Lansing summer programs offer variety for area youth

By Krista Wilson
Listen Up Lansing Staff Writer

Vernon Miller, Lansing resident and dad of two said his 6-year-old son and 9-year-old daughter participate in different programs through the Lansing Parks and Recreation camps. “It really is amazing to see how much my kids learn through activities that they find fun, while also gaining some type of learning experience,” said Miller. They are not alone, as the Lansing area is offering a number of programs to keep kids from having a dull summer. “We all remember our summers growing up and the camps are made to expose kids to things they may not usually do, like canoeing or kayaking on the river,” said Brett Kaschinske, Director of Parks and Rec of Lansing. “That’s what our programming is about, giving new opportunities.”

Jason Helman, Senior Program Director of Westside Community YMCA said, “The summer programs at YMCA give the youth an opportunity to achieve new milestones in their lives, build friendships, and learn core values.”

Brian Pingel, associate professor of Youth Studies at North Central University in Minnesota said, “Summer camp can be an absolute benefit to kids when it is relational-based and they have access to positive mentors.”

Helman said the YMCA offers education-based programs, sports camps, and even a cooking program to help students learn how to cook.

Hunger is not a stranger in Lansing

By Jaylyn Galloway
Listen Up Lansing Staff Reporter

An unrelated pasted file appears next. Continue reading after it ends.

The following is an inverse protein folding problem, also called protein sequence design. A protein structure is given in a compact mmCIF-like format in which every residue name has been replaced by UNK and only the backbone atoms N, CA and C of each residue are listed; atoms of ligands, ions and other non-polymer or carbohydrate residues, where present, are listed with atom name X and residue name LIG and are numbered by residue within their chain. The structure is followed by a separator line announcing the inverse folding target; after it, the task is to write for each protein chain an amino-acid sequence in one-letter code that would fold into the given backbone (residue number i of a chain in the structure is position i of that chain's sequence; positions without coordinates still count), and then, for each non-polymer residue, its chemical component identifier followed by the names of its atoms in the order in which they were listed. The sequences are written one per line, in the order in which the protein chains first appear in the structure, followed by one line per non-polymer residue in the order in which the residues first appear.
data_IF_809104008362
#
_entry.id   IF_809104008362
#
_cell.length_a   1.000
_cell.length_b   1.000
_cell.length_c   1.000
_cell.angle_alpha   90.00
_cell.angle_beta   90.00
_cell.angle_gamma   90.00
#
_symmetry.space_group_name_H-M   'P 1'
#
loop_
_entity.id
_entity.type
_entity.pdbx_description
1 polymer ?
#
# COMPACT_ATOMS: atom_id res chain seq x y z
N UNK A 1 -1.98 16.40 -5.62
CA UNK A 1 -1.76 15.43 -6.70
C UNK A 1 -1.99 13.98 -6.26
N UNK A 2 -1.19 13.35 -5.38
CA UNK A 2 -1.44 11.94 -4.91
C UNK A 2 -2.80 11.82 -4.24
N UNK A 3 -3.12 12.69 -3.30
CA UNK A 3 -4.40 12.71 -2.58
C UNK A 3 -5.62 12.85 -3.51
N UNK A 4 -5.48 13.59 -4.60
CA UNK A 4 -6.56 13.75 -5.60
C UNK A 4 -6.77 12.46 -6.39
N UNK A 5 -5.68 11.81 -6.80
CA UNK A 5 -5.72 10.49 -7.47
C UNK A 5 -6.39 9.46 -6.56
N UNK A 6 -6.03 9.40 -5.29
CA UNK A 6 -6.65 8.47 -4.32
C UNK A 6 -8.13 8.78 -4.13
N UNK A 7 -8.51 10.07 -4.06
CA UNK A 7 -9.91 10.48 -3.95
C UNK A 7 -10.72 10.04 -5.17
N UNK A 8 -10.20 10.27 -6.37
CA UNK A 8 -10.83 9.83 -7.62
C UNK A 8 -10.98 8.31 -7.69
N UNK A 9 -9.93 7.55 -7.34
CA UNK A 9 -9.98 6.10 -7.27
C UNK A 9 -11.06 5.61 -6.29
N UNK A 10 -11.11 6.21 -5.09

For some in Lansing, food banks aren’t an option; they are a necessity. “The local food bank is how I afforded to keep my house fed,” Brenda Smith, a Lansing resident, said. At the time Smith and her husband were not only trying to feed themselves, but also the senior citizens that they took care of, she said. She had to get on assistance in order to keep everyone fed, because the money that their families provided wasn’t going to be enough. Like the local food bank Smith used to help her to feed her household the Greater Lansing Food Bank is up to take the challenge to feed as many people as they can.

Lansing comic shops holding steady in a digital era

By Alexander Smith
Listen Up Lansing Staff Reporter

You can count the number of comic shops in Lansing on one hand. With how accessible comics are elsewhere, it’s not surprising. “I have an app on my phone that has a ton of comics,” said Lansing resident Rolland Mollitor. “Physical books aren’t something I need. As long as I can read it, it’s cool.”

Lansing resident Savhanna Moore shares that sentiment.

Politics, economics, and emotions collide in debate over the fate of Scott Sunken Garden

By Max Johnston
Listen Up Lansing Staff Reporter

Malcolm X Street west of Washington Avenue was once densely populated with English Tudors and mansions of the Lansing elite. Now only two remain: The Michigan Women’s Historical Center & Hall of Fame and The Scott House and Sunken Garden. However, the Board of Water and Light is trying to replace the Scott House and Sunken Garden with a new substation, much to the chagrin of some in Lansing like Liz Harrow. “Mainly my objection is that it feels that Lansing is giving up on its downtown, or on REO Town,” Harrow said. “They have decided that this unsightly compromise is good enough for a small city with low ambitions.”